For a full consideration of these last lines and what they could mean, see our analysis of the novel's ending. One of the single most important parts of your college application is what classes you choose take in high school in conjunction with how well you do in those classes. Our team of PrepScholar admissions experts have compiled their knowledge into this single guide to planning out your high school course schedule.

An analysis of the characters in terms of the American Dream usually leads to a pretty cynical take on the American Dream. Most character analysis centered on the American Dream will necessarily focus on Gatsby, George, or Myrtle the true strivers in the novel , though as we'll discuss below, the Buchanans can also provide some interesting layers of discussion. For character analysis that incorporates the American Dream, carefully consider your chosen character's motivations and desires, and how the novel does or doesn't!

Gatsby himself is obviously the best candidate for writing about the American Dream—he comes from humble roots he's the son of poor farmers from North Dakota and rises to be notoriously wealthy, only for everything to slip away from him in the end. Many people also incorporate Daisy into their analyses as the physical representation of Gatsby's dream. However, definitely consider the fact that in the traditional American Dream, people achieve their goals through honest hard work, but in Gatsby's case, he very quickly acquires a large amount of money through crime.

Gatsby does attempt the hard work approach, through his years of service to Dan Cody, but that doesn't work out since Cody's ex-wife ends up with the entire inheritance. So instead he turns to crime, and only then does he manage to achieve his desired wealth. So while Gatsby's story arc resembles a traditional rags-to-riches tale, the fact that he gained his money immorally complicates the idea that he is a perfect avatar for the American Dream. Furthermore, his success obviously doesn't last—he still pines for Daisy and loses everything in his attempt to get her back. In other words, Gatsby's huge dreams, all precariously wedded to Daisy "He knew that when he kissed this girl, and forever wed his unutterable visions to her perishable breath, his mind would never romp again like the mind of God" 6.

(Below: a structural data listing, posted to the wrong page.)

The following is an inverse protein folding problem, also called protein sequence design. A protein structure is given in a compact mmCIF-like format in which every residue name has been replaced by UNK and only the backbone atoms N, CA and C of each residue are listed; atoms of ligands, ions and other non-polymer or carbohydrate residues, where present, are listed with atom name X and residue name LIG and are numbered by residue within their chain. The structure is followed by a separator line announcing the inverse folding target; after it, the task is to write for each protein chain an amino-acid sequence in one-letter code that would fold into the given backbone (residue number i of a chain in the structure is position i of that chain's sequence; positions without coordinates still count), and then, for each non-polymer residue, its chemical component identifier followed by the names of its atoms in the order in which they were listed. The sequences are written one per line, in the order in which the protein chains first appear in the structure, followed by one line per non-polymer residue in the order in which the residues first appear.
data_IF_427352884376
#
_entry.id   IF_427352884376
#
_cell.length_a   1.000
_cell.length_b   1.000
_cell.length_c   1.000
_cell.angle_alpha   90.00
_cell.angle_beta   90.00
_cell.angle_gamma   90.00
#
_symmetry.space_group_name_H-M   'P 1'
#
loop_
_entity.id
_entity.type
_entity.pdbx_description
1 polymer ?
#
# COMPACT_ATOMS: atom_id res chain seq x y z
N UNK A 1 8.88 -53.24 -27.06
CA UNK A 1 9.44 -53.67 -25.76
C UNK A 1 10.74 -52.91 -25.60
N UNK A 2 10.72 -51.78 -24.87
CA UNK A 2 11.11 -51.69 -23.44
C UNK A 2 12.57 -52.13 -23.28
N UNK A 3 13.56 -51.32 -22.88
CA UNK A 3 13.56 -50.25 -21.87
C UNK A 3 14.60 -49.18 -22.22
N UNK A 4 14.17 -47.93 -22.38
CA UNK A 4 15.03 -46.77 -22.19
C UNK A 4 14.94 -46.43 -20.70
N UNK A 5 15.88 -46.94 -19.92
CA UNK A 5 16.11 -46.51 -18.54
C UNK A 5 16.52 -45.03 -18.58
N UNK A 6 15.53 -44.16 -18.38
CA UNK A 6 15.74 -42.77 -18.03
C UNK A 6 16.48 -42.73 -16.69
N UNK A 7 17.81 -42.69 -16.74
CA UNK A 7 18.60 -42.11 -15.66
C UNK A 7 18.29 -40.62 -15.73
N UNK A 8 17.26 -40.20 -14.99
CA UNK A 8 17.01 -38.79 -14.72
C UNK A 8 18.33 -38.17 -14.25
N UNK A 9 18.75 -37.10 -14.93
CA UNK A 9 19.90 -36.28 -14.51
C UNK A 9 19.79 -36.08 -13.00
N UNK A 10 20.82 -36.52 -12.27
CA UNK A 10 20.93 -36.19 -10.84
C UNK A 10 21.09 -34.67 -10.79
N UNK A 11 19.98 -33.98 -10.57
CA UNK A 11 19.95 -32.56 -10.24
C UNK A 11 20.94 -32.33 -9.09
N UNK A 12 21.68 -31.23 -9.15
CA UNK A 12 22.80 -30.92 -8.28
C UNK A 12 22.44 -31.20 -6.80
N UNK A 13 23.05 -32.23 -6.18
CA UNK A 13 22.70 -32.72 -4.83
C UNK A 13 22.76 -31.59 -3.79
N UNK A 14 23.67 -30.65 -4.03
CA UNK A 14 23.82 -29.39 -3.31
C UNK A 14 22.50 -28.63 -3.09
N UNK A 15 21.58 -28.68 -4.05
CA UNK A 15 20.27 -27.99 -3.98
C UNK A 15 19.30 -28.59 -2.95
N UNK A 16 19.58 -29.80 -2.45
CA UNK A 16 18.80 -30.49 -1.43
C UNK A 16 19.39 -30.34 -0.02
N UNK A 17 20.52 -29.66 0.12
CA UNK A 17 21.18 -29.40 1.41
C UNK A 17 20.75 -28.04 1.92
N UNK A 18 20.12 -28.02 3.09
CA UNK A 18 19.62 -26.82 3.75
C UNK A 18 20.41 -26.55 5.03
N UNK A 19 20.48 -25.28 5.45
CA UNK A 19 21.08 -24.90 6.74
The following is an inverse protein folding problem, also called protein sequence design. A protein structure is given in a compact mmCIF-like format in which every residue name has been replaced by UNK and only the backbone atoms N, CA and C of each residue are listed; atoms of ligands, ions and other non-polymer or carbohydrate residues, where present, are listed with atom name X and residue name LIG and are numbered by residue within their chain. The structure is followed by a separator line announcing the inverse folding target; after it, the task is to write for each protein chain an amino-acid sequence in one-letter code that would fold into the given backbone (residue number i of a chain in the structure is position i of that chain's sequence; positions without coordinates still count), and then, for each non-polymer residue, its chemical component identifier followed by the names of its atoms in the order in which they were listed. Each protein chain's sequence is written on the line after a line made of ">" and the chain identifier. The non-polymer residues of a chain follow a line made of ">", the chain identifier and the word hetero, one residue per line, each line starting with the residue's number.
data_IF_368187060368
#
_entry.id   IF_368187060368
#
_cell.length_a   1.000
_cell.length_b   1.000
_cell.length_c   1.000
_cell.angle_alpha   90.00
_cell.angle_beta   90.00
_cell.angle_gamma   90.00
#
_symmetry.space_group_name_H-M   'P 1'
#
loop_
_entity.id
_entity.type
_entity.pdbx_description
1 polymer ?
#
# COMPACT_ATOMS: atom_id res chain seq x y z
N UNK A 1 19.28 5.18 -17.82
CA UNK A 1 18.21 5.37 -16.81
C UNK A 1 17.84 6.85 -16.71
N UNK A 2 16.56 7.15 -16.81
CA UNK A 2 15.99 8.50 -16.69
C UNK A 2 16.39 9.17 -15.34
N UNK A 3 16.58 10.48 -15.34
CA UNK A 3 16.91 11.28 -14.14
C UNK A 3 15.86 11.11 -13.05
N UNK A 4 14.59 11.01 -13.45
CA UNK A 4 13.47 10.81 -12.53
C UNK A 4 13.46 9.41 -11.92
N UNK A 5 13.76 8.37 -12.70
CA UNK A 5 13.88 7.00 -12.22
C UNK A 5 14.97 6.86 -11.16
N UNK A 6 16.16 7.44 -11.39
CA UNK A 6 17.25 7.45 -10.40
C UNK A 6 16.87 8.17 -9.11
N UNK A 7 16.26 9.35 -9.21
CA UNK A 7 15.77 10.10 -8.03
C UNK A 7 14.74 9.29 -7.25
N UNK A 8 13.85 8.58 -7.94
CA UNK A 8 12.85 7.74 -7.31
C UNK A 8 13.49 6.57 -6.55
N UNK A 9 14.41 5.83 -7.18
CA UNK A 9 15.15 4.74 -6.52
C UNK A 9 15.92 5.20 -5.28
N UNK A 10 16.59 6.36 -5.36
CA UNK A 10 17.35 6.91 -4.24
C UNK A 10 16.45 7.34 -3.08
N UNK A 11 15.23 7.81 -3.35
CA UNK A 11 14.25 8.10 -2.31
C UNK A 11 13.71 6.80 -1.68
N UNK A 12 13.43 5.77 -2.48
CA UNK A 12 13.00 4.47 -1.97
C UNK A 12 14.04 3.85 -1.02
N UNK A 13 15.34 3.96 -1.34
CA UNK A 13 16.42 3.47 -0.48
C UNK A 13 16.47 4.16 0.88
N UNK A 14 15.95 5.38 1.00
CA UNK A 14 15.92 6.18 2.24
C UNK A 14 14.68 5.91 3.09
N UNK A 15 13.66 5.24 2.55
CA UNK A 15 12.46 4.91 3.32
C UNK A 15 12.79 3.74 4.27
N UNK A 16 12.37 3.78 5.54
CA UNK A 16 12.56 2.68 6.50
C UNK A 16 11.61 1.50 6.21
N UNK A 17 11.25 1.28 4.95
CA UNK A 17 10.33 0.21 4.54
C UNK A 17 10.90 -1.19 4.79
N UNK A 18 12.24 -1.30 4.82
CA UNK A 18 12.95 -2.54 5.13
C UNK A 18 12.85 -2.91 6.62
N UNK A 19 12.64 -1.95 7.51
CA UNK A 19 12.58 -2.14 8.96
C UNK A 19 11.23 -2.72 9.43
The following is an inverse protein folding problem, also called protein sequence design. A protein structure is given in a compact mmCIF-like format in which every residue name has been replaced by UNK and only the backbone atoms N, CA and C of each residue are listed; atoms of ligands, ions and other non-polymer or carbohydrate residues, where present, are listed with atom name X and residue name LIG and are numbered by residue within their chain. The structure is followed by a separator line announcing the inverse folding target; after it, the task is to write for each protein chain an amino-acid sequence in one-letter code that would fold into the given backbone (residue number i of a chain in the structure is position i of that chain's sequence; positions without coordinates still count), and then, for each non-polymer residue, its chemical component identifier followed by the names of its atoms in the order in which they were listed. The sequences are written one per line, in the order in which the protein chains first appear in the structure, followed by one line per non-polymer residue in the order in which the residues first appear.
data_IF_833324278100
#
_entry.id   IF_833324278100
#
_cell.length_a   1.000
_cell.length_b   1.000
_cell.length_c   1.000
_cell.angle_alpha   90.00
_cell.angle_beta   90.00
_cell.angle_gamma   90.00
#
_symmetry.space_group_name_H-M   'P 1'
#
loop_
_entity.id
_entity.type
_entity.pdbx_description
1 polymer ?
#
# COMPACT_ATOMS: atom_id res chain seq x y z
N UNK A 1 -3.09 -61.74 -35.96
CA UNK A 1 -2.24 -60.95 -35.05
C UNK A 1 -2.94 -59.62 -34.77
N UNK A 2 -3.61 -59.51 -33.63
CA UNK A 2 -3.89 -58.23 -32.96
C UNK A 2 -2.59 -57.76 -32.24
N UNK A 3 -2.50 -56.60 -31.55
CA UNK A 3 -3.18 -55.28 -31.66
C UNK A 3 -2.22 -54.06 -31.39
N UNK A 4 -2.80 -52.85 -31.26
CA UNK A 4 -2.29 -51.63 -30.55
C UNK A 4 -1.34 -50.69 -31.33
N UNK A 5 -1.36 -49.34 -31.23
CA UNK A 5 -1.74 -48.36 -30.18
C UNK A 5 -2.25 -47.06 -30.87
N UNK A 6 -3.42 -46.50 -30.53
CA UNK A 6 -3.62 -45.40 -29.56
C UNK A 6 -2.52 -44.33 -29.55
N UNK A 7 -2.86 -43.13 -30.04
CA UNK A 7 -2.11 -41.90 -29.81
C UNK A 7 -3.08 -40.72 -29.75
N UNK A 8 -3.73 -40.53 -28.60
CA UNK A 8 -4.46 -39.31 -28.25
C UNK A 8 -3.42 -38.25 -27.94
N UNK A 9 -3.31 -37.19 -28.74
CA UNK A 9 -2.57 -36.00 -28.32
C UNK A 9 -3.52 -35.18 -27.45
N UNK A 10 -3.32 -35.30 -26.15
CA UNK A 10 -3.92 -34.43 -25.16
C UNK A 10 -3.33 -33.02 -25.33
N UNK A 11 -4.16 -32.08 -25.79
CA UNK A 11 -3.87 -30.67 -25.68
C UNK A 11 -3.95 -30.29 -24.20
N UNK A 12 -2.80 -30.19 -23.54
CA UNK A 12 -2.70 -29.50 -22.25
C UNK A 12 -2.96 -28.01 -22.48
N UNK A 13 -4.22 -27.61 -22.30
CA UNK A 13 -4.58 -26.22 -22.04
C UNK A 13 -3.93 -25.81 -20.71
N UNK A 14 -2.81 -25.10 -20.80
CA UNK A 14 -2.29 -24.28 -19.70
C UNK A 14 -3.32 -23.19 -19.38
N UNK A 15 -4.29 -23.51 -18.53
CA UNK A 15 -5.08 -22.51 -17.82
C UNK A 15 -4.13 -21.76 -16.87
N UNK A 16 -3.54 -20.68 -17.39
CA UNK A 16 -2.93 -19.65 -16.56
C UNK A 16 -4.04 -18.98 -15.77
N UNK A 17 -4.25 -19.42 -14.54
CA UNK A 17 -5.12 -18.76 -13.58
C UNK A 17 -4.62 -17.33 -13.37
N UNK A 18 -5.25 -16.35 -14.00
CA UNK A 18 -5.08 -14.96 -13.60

This couple also represents people aiming at the dream— George owns his own shop and is doing his best to get business, though is increasingly worn down by the harsh demands of his life, while Myrtle chases after wealth and status through an affair with Tom. Both are disempowered due to the lack of money at their own disposal —Myrtle certainly has access to some of the "finer things" through Tom but has to deal with his abuse, while George is unable to leave his current life and move West since he doesn't have the funds available.

He even has to make himself servile to Tom in an attempt to get Tom to sell his car, a fact that could even cause him to overlook the evidence of his wife's affair. So neither character is on the upward trajectory that the American Dream promises, at least during the novel. In the end, everything goes horribly wrong for both George and Myrtle, suggesting that in this world, it's dangerous to strive for more than you're given. George and Myrtle's deadly fates, along with Gatsby's, help illustrate the novel's pessimistic attitude toward the American Dream.

After all, how unfair is it that the couple working to improve their position in society George and Myrtle both end up dead, while Tom, who dragged Myrtle into an increasingly dangerous situation, and Daisy, who killed her, don't face any consequences? And on top of that they are fabulously wealthy? The American Dream certainly is not alive and well for the poor Wilsons.

We've talked quite a bit already about Gatsby, George, and Myrtle—the three characters who come from humble roots and try to climb the ranks in s New York. But what about the other major characters, especially the ones born with money? What is their relationship to the American Dream? Specifically, Tom and Daisy have old money, and thus they don't need the American Dream, since they were born with America already at their feet. Perhaps because of this, they seem to directly antagonize the dream—Daisy by refusing Gatsby, and Tom by helping to drag the Wilsons into tragedy.